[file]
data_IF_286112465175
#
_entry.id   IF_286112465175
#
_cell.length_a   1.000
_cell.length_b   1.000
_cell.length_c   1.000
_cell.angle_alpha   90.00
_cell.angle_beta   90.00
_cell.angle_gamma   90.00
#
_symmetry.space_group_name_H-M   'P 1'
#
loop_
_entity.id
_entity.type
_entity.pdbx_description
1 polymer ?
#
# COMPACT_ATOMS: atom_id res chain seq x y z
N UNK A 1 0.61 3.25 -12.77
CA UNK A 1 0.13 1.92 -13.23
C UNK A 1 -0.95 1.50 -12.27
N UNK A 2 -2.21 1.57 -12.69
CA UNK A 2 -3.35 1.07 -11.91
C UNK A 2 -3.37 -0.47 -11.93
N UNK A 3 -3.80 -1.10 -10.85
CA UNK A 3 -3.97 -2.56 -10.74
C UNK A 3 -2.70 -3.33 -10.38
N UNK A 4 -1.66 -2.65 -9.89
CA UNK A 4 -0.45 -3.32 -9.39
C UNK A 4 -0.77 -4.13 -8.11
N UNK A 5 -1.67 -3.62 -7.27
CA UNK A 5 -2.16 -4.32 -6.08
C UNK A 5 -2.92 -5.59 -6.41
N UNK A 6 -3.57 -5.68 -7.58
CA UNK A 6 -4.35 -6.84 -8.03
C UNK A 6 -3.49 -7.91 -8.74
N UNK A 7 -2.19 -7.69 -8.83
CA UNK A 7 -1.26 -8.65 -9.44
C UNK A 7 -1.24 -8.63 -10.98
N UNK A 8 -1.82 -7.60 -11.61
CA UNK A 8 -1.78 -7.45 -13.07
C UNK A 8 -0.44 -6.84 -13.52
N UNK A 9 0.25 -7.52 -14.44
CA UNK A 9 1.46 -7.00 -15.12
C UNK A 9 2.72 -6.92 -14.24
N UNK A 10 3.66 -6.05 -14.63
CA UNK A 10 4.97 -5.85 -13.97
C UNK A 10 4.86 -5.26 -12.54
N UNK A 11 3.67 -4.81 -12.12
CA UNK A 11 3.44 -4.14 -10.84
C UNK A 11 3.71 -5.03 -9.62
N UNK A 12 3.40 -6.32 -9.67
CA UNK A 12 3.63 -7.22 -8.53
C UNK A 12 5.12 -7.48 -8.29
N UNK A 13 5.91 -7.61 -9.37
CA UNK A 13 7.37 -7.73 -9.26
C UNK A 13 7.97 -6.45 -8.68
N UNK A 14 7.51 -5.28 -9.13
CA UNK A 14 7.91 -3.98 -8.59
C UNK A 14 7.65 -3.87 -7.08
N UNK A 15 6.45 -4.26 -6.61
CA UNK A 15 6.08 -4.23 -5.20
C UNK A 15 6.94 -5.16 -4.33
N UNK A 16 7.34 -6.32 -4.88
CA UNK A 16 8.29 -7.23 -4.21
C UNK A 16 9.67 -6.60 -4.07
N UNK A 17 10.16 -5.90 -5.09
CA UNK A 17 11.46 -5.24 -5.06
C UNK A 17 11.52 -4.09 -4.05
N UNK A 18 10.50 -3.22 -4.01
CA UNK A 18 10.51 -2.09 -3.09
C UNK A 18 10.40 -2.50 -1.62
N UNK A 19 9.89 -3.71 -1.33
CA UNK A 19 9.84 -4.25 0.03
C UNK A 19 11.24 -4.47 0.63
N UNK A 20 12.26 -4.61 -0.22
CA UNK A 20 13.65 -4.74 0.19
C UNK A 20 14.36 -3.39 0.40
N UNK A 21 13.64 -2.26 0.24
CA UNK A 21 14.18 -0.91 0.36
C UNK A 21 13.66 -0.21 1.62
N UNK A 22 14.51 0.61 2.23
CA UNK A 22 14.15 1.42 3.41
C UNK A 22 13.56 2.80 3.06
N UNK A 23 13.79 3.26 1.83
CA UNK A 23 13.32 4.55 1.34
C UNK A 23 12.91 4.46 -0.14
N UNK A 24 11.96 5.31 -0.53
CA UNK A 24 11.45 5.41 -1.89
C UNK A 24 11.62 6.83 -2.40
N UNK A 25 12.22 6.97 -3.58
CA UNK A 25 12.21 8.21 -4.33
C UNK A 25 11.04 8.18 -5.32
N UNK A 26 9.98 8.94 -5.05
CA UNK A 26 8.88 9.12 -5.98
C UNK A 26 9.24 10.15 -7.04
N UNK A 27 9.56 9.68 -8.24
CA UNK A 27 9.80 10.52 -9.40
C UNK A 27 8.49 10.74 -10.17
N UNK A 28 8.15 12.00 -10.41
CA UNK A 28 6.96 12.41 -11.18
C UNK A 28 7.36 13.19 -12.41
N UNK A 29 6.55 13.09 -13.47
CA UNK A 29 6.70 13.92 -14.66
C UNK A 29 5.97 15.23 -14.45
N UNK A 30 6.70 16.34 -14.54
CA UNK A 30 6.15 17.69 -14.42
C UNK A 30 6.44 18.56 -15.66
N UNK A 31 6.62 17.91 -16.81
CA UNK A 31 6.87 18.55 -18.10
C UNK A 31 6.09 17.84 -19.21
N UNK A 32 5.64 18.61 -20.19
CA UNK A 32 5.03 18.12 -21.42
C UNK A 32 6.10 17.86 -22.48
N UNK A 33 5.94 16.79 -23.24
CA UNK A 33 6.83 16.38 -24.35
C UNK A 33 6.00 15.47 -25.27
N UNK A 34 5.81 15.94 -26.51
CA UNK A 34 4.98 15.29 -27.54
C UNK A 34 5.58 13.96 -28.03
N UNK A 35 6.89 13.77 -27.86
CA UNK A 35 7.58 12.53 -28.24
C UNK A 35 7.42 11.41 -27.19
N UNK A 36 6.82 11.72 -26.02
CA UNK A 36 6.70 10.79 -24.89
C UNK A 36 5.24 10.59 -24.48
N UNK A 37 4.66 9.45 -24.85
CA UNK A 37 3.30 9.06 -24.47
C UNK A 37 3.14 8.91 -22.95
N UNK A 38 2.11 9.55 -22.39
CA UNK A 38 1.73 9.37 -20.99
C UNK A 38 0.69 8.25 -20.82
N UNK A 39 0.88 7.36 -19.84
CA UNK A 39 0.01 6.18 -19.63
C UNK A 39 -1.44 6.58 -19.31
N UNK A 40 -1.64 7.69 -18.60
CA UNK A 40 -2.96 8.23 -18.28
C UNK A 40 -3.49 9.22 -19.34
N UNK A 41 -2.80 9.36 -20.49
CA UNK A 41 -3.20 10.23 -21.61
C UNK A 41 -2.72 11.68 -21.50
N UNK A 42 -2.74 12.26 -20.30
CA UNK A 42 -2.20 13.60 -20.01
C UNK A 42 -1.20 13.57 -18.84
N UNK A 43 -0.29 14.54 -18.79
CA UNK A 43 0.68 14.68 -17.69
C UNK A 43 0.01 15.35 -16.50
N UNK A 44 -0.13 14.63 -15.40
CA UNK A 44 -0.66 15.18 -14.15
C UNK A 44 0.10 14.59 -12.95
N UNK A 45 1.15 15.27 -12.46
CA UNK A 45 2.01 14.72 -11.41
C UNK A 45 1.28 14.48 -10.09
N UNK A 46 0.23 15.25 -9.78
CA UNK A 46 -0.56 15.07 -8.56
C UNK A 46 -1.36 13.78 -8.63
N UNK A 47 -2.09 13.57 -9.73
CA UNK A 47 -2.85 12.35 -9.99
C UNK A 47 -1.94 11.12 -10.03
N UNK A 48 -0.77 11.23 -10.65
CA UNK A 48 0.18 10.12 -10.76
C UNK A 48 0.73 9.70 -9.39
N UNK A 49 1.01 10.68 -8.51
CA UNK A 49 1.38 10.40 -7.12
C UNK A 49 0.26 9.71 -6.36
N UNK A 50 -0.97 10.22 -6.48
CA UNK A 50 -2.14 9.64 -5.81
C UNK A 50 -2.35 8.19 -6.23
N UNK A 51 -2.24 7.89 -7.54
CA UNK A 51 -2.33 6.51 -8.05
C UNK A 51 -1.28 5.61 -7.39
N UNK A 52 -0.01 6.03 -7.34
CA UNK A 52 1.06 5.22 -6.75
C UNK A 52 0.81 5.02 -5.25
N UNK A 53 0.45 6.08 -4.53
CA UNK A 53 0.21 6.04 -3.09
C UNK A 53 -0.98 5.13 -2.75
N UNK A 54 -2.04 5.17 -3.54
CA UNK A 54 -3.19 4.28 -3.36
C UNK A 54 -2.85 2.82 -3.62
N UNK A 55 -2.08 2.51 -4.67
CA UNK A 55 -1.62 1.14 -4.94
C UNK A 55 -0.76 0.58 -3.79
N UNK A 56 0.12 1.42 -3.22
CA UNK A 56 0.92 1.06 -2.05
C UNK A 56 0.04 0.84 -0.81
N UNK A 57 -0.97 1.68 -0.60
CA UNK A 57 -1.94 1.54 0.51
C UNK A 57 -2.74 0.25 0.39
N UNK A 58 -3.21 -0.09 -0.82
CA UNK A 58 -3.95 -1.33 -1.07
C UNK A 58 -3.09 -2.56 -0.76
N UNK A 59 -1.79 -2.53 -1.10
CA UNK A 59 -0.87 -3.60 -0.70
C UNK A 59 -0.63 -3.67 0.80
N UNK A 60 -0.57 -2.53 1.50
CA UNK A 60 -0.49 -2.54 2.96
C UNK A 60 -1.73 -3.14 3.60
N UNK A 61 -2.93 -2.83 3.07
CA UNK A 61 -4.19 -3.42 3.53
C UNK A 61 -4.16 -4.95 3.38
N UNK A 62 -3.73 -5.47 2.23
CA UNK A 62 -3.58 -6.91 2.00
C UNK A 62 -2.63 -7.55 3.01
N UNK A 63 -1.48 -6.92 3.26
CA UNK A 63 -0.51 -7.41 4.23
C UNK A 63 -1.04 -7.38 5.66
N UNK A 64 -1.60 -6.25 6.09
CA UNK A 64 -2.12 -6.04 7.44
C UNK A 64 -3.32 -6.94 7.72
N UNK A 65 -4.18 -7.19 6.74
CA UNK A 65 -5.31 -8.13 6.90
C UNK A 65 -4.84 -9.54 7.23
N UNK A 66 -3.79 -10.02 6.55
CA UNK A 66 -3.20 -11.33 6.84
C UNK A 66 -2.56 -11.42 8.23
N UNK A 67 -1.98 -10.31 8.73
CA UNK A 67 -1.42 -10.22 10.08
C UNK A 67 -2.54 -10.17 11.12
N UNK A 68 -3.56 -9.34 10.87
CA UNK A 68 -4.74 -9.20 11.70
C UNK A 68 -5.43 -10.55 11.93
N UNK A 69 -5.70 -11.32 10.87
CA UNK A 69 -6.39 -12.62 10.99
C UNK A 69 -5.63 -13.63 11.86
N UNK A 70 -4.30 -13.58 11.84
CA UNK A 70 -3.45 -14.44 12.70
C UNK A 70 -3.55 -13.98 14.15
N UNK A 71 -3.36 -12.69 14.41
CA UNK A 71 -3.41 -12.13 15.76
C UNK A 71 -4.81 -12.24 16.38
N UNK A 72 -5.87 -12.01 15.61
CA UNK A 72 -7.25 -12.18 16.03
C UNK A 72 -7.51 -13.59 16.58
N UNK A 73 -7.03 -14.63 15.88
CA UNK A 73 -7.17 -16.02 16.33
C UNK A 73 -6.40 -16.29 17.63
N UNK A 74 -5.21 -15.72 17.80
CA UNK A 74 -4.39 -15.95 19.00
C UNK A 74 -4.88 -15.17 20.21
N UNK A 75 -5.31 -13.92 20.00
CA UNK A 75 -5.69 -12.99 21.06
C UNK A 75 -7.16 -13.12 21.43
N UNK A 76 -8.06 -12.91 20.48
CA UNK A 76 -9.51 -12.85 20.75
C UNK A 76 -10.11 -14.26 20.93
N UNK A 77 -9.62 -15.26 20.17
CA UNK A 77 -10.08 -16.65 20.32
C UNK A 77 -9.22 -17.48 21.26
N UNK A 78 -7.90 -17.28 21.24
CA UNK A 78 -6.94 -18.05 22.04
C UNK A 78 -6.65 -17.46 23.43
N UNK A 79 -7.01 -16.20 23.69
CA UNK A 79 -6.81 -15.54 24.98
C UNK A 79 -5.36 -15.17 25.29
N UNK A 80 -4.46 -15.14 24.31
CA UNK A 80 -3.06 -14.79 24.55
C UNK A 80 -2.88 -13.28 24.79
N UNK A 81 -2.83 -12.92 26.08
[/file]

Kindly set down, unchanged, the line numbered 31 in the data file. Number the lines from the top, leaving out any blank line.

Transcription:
CA UNK A 4 -0.45 -3.32 -9.39